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Tuesday, February 14, 2012

DRINK MORE WATER.........Most of Us Do NOT Get enough

OK, so now you are walking more, doing some push ups, some abdominal exercises, some stretching, and you have given up the Coca Cola, disassociated yourself from the Pepsi generation and stopped drinking soft drinks in general. You are eating more veggies and you are even starting to look forward to eating a plate of steamed broccoli, summer squash, green beans and kale, with some extra virgin olive oil and Bragg's Apple cider vinegar added for taste. You have exchanged your sugar coated chocolate nuggets type cereal with 27 additives you can't even pronounce, and a shelf life of (2) centuries for a bowl of oatmeal with some organic ground flax seeds and stevia added for taste. You have also developed a taste for raw peanuts, cashews, almonds, pecans, walnuts, pistachios and no more than 2 or three Brazil nuts per day. You even bought a couple of 20 pound dumb bells and you are doing a set or two of squats and lunges every other day. You are even dabbling in drinking some real KEFIR drinks every day. To top it all off, you purchased a NINJA blender on steroids or a Vita Mixer and you just love green smoothies. Enough is enough, what else should I be doing you ask?

(ans.) DRINK MORE WATER

WHY?  ....................good question, so let's take a look:

  • Flush toxins
  • Healthier skin
  • Have more energy and alertness
  • Be regular
  • Lessen your risk of heart attack
  • Regulate your body temperature
  • Cushion and lube your joints and muscles
  • Reduce your risk of disease and infections
  • Drinking water temporarily increases your metabolism
  • Possibly lower your blood pressure
IS IT POSSIBLE to drink too much water? YES IT IS, so don't go crazy.

I drink a full glass of cold water first thing every morning. You also need to study the signs of dehydration.

http://www.johnshopkinshealthalerts.com/alerts/healthy_living/JohnsHopkinsHealthyLivingDigestiveDisorders_647-1.html

Excerpt from above link:

Researchers at Tufts University have devised a food pyramid for older people which recommends at least eight 6-oz. servings (48 oz.) of any liquid per day. Hydration can therefore come from a variety of sources, including fruit or vegetable juice, nonfat milk and low-sodium soup. Even coffee, tea, beer, wine or mixed-alcohol drinks are acceptable in moderation, since all contain large amounts of water. Drinking straight hard liquor, on the other hand, can cause dehydration and is not recommended. Many fruits and vegetables, such as watermelon, berries, grapes, peaches, tomatoes and lettuce, are almost 100 percent water. Even meat is chock full of water. Water from foods typically accounts for 20 percent of your recommended total fluid intake.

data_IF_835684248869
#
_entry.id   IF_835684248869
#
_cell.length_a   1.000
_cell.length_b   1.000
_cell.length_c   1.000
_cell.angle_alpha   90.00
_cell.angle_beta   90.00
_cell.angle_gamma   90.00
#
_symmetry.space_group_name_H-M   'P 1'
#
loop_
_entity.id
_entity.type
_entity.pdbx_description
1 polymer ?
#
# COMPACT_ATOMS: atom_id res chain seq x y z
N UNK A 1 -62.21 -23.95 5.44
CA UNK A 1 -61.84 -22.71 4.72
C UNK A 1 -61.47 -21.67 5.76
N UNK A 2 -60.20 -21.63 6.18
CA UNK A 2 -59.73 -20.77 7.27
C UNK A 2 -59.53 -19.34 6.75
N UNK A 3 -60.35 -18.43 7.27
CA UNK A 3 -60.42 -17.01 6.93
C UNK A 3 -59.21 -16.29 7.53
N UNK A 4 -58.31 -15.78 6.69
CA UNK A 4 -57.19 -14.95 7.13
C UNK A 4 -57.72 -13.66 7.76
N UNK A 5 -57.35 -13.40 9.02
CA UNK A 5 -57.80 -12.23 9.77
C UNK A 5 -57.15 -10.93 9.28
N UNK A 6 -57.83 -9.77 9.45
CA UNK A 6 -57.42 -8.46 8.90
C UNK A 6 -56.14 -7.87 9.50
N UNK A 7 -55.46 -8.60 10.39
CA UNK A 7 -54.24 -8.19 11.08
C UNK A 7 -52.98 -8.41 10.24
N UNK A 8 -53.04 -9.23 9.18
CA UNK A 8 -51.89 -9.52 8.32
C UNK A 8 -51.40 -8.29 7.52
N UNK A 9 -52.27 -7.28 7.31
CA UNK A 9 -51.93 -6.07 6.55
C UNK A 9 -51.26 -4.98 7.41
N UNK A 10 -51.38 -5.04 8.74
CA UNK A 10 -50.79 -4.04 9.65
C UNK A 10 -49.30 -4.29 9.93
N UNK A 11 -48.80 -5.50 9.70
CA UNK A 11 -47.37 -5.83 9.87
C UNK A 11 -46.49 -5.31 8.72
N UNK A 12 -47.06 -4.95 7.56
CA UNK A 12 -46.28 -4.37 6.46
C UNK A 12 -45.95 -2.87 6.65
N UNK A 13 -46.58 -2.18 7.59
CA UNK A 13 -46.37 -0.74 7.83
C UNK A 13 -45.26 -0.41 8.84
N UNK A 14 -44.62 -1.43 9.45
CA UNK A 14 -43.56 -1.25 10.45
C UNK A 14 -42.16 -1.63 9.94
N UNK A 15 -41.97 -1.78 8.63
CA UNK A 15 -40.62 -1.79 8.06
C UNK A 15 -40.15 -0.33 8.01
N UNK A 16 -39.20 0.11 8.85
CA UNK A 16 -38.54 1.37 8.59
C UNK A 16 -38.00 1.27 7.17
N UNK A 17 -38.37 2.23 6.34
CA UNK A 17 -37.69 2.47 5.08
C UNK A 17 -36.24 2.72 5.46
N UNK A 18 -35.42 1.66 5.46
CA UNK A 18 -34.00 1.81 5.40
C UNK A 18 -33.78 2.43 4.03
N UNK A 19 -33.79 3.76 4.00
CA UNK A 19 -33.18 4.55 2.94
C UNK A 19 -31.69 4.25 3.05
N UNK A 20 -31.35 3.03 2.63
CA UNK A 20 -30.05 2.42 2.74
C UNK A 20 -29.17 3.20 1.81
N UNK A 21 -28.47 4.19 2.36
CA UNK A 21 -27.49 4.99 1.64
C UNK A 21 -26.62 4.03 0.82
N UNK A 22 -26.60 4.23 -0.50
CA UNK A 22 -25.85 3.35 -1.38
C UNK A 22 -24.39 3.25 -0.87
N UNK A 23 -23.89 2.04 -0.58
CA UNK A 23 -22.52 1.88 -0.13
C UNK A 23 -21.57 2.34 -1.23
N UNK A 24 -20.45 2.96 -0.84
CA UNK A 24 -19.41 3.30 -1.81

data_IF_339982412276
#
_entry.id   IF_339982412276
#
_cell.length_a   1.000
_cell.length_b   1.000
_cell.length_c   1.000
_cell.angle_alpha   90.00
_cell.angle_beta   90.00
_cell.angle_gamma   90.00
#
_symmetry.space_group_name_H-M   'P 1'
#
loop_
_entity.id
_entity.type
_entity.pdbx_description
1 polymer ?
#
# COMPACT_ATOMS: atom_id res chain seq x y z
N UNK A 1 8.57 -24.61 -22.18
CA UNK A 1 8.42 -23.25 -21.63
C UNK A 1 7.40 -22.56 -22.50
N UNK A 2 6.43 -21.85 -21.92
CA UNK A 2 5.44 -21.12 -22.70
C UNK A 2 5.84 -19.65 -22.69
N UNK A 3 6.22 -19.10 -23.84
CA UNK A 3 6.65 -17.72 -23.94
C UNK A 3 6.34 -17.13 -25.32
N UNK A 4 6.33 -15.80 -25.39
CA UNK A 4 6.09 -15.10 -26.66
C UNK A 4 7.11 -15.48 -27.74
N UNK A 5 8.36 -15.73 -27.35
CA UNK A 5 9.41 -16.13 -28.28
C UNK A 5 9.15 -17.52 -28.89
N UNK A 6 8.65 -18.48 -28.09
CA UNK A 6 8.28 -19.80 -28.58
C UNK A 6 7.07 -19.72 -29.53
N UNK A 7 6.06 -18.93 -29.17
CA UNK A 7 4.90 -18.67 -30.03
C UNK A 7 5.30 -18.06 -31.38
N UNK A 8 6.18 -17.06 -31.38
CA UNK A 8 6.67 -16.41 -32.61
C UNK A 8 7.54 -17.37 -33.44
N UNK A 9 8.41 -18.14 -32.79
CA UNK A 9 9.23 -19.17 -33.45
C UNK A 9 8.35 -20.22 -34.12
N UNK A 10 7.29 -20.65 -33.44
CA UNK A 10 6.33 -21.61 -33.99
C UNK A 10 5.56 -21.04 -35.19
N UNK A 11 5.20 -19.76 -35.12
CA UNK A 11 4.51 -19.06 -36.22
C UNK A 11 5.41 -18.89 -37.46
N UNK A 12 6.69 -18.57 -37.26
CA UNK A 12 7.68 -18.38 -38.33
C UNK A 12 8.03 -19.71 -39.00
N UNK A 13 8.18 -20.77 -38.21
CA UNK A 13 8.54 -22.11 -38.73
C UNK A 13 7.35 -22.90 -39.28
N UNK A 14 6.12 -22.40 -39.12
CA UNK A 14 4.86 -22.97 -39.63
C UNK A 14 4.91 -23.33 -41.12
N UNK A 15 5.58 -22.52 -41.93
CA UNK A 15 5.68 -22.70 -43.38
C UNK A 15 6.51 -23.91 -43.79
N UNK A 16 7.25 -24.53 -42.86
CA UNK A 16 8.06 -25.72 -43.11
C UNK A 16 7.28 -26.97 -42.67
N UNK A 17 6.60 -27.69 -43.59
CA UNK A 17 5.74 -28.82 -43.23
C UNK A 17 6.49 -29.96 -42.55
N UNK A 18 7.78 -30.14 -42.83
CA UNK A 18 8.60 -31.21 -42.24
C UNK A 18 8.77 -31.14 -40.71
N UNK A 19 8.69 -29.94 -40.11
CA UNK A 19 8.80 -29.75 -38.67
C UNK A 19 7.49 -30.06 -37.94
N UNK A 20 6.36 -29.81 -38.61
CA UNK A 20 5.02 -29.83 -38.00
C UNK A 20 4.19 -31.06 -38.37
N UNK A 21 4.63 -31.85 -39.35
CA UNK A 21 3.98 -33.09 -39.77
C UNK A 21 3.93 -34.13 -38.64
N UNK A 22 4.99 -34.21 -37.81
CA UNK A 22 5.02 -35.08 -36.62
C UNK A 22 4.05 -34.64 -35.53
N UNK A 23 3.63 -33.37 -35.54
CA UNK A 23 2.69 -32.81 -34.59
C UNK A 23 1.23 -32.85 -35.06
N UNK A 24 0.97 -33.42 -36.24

Most people get enough water from the foods and drinks they enjoy without having to worry about dehydration, but certain situations call for more care. Instances where you should increase your fluid intake beyond the recommended eight servings to avoid dehydration include:





  • While you exercise. For an hour of light to moderate exercise, 2–3 cups of fluid are recommended to stave off dehydration.
  • If it is unusually hot. You will naturally lose more fluid and will require extra replenishing.
  • If you’re constipated. Increasing fluid intake adds moisture to the large intestine, which helps your body eliminate waste. Also, laxatives can cause dehydration.
  • If you’re prone to urinary tract infections and kidney stones. Fluids may prevent urinary tract infections and stop kidney stone formation.
  • If you’re sick. High fever, vomiting, and diarrhea can cause rapid dehydration, a condition that can be life threatening.
Warning signs of dehydration: If you notice that you’re urinating less than usual or if you don’t feel thirsty very often, check the color of your urine. It should be the color of straw if you are properly hydrated. If it’s much darker, it’s a sign that you need more fluids. Other warning signs of dehydration include dry mouth, decreased salivation, dizziness, sunken eyes, rapid pulse and a loss of skin elasticity.

(MY NOTE) Dry mouth can also be a side effect of many prescription drugs and it is not caused by not getting enough water. You either need to get off that drug or drugs IF possible OR perhaps use a product specifically to correct dry mouth syndrome.

Here are some to consider and can be found on line or at your local drug store:

  • Chewing gum with XYLITOL in it
  • Biotene oral balance gel
  • Biotene mouthwash rinse
  • XYLImelt discs

Psalm 107:20" He sent His word and healed them from their destruction's"

4 comments:

  1. I recently came across your blog and have been reading along. I thought I would leave my first comment. I don't know what to say except that I have enjoyed reading. Nice blog. I will keep visiting this blog very often.


    Susan


    Cure for Sweaty Feet

    ReplyDelete
  2. I recently came across your blog and have been reading along. I thought I would leave my first comment. I don't know what to say except that I have enjoyed reading. Nice blog. I will keep visiting this blog very often.


    Susan


    Cure for Sweaty Feet

    ReplyDelete
  3. I am very surprised that you have not discovered the watercure...this is ultimate for CURING yes CURING diabetes type 2! check it out!!! watercure2.org or watercure.com

    ReplyDelete
  4. Here are a couple of links to the "Water Cure" information concerning helath issues including Type 2 Diabetes:

    http://watercure2.org/pdf_files/rising_diabetes.pdf

    http://watercure2.org/

    ReplyDelete